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The real reason mass incarceration happened

Bush Delivers 2007 State Of The Union Address Photo by Larry Downing-Pool/Getty Images

Unintended consequences are a constant in politics, and many veteran Democrats talk about the prison boom of the late 20th century as if it's an example of them. Speaking about the '94 crime bill last May, for example, Bill Clinton said, "The problem [with] the way it was written and implemented is we cast too wide a net and we had too many people in prison," as if they'd intended to fight crime but hadn't intended to end up with quite so many people behind bars.

In fact, the bill, which passed with a large, bipartisan majority including liberal stalwarts like Bernie Sanders and Ted Kennedy, wasn't a major cause of mass incarceration in a literal sense. But both the bill itself and, in some ways more importantly, the rhetoric Clinton used about the bill (which was different from the rhetoric Sanders used) were part of the larger trend of "tough on crime" politics that unquestionably drove America's prison population to new heights.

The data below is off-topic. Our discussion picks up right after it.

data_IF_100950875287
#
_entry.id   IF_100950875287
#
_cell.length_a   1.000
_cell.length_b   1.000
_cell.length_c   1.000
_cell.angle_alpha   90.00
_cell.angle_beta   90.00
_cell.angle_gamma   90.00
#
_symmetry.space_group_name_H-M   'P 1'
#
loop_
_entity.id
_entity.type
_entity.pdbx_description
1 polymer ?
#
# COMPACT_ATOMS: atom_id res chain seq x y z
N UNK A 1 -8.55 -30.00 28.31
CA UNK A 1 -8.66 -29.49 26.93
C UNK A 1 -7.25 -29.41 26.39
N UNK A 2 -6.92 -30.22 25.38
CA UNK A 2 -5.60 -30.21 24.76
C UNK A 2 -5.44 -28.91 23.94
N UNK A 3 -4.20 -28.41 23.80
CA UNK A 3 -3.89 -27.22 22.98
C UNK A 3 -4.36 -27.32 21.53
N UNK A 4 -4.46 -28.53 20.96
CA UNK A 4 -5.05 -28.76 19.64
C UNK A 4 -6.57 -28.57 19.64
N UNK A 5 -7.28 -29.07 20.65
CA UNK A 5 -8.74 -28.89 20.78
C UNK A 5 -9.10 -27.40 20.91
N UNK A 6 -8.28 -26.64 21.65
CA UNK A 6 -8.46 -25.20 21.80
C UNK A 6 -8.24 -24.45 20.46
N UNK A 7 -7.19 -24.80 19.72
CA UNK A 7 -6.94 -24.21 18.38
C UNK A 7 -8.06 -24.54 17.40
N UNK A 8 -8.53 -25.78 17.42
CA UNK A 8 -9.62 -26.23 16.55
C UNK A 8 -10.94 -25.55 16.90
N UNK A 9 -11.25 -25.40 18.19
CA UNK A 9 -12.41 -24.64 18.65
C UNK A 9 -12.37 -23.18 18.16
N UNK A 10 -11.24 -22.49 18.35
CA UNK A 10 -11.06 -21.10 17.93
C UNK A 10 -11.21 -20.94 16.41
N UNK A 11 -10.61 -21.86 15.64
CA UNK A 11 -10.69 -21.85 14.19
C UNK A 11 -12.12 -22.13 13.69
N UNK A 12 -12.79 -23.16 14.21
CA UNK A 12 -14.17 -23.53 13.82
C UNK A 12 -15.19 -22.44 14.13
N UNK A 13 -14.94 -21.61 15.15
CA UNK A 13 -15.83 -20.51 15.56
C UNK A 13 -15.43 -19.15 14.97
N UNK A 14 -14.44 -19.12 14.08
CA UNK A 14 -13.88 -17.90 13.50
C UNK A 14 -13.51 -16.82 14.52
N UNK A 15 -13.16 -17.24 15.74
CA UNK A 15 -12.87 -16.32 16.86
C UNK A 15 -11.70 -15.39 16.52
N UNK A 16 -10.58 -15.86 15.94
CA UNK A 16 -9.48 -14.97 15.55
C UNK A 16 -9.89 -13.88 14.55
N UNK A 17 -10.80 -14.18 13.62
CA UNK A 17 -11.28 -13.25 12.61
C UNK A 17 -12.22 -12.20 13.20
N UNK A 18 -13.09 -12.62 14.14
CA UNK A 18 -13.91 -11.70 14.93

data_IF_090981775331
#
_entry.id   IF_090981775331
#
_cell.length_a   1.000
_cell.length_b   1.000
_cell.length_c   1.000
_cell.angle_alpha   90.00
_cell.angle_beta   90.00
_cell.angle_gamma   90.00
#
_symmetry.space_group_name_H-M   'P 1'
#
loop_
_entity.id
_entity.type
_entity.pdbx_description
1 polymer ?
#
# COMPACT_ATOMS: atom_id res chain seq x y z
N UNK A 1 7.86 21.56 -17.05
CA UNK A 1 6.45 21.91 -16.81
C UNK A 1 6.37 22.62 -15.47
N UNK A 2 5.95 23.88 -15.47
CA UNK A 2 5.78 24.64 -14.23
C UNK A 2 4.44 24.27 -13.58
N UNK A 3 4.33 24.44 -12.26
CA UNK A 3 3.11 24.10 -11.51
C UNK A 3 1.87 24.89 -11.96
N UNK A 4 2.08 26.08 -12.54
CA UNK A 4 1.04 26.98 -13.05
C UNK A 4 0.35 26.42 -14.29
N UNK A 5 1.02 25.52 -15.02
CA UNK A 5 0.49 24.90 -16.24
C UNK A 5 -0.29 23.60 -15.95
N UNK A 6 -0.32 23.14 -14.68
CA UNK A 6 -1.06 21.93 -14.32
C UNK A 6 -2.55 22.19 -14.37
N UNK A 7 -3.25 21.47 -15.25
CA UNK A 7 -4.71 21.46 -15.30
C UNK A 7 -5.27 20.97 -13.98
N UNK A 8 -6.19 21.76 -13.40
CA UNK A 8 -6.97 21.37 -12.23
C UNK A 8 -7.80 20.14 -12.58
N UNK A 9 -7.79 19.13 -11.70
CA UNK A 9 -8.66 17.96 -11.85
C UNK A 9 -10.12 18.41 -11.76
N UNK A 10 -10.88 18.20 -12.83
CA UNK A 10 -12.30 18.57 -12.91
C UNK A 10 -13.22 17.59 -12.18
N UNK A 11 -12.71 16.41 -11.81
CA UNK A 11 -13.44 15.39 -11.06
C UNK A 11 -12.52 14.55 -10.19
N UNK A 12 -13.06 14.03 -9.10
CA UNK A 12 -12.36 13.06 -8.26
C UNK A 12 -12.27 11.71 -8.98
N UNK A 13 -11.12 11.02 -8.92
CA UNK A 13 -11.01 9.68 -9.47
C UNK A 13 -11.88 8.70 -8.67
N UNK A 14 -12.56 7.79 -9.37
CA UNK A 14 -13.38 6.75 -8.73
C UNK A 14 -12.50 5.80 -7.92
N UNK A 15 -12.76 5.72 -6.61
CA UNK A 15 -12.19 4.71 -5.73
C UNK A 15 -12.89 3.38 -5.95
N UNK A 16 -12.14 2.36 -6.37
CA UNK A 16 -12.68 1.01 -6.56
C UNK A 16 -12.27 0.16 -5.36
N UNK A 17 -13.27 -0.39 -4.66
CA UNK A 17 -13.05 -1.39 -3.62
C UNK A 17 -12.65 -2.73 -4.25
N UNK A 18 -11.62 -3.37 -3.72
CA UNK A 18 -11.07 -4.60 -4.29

And when trying to understand what really caused mass incarceration, it's important not to overthink it. Mass incarceration happened because mass incarceration was popular.

The crime rate was high in the 1980s and '90s, so there were plenty of criminals to lock up. And people wanted them locked up. The public favored longer, harsher prison terms, more executions, and a punitive rhetoric that would back those things up. Indeed, the public didn't just favor these things — it demanded them. Crime and punishment was a voting issue for the 1990s electorate, and most politicians representing any kind of substantial urban area embraced harsher punishment of criminals.

The exploding prison population wasn't an accident; it was politicians' response to objective political pressure to keep felons in jail longer. The lesson elected officials took from the Willie Horton ad was that if you let a criminal out of jail and he committed another serious offense, it could end your career. So they responded by making it much harder to get out of jail.

Crime was a first-tier political issue in the '90s